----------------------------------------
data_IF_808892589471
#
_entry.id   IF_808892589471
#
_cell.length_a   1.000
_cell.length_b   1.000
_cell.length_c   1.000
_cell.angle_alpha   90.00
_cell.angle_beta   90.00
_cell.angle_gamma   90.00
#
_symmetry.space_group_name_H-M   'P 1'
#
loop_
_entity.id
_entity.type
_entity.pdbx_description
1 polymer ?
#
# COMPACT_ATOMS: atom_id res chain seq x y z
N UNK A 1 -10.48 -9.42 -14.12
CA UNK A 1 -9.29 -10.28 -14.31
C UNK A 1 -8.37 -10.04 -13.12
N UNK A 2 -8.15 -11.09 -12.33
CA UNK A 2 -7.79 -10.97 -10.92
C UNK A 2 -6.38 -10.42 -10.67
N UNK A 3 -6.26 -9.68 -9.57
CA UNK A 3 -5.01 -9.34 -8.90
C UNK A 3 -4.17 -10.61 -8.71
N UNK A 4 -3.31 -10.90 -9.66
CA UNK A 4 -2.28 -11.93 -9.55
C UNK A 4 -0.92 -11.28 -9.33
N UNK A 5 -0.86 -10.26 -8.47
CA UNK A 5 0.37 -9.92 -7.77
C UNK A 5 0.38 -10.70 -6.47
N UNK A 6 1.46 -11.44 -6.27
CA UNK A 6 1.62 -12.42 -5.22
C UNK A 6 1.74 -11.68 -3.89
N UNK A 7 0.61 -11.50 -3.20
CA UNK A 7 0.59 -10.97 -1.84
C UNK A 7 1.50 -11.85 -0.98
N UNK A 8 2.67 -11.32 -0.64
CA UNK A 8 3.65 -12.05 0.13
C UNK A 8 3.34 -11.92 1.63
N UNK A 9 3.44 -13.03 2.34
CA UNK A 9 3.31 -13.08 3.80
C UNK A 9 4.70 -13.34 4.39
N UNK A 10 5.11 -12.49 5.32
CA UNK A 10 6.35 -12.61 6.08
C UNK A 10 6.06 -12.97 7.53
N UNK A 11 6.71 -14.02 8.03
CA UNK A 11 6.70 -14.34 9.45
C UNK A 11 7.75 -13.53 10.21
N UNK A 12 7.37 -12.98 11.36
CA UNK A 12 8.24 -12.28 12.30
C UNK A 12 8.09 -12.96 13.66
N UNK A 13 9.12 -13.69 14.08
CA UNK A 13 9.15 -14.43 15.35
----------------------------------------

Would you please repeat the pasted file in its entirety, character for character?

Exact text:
data_IF_808892589471
#
_entry.id   IF_808892589471
#
_cell.length_a   1.000
_cell.length_b   1.000
_cell.length_c   1.000
_cell.angle_alpha   90.00
_cell.angle_beta   90.00
_cell.angle_gamma   90.00
#
_symmetry.space_group_name_H-M   'P 1'
#
loop_
_entity.id
_entity.type
_entity.pdbx_description
1 polymer ?
#
# COMPACT_ATOMS: atom_id res chain seq x y z
N UNK A 1 -10.48 -9.42 -14.12
CA UNK A 1 -9.29 -10.28 -14.31
C UNK A 1 -8.37 -10.04 -13.12
N UNK A 2 -8.15 -11.09 -12.33
CA UNK A 2 -7.79 -10.97 -10.92
C UNK A 2 -6.38 -10.42 -10.67
N UNK A 3 -6.26 -9.68 -9.57
CA UNK A 3 -5.01 -9.34 -8.90
C UNK A 3 -4.17 -10.61 -8.71
N UNK A 4 -3.31 -10.90 -9.66
CA UNK A 4 -2.28 -11.93 -9.55
C UNK A 4 -0.92 -11.28 -9.33
N UNK A 5 -0.86 -10.26 -8.47
CA UNK A 5 0.37 -9.92 -7.77
C UNK A 5 0.38 -10.70 -6.47
N UNK A 6 1.46 -11.44 -6.27
CA UNK A 6 1.62 -12.42 -5.22
C UNK A 6 1.74 -11.68 -3.89
N UNK A 7 0.61 -11.50 -3.20
CA UNK A 7 0.59 -10.97 -1.84
C UNK A 7 1.50 -11.85 -0.98
N UNK A 8 2.67 -11.32 -0.64
CA UNK A 8 3.65 -12.05 0.13
C UNK A 8 3.34 -11.92 1.63
N UNK A 9 3.44 -13.03 2.34
CA UNK A 9 3.31 -13.08 3.80
C UNK A 9 4.70 -13.34 4.39
N UNK A 10 5.11 -12.49 5.32
CA UNK A 10 6.35 -12.61 6.08
C UNK A 10 6.06 -12.97 7.53
N UNK A 11 6.71 -14.02 8.03
CA UNK A 11 6.70 -14.34 9.45
C UNK A 11 7.75 -13.53 10.21
N UNK A 12 7.37 -12.98 11.36
CA UNK A 12 8.24 -12.28 12.30
C UNK A 12 8.09 -12.96 13.66
N UNK A 13 9.12 -13.69 14.08
CA UNK A 13 9.15 -14.43 15.35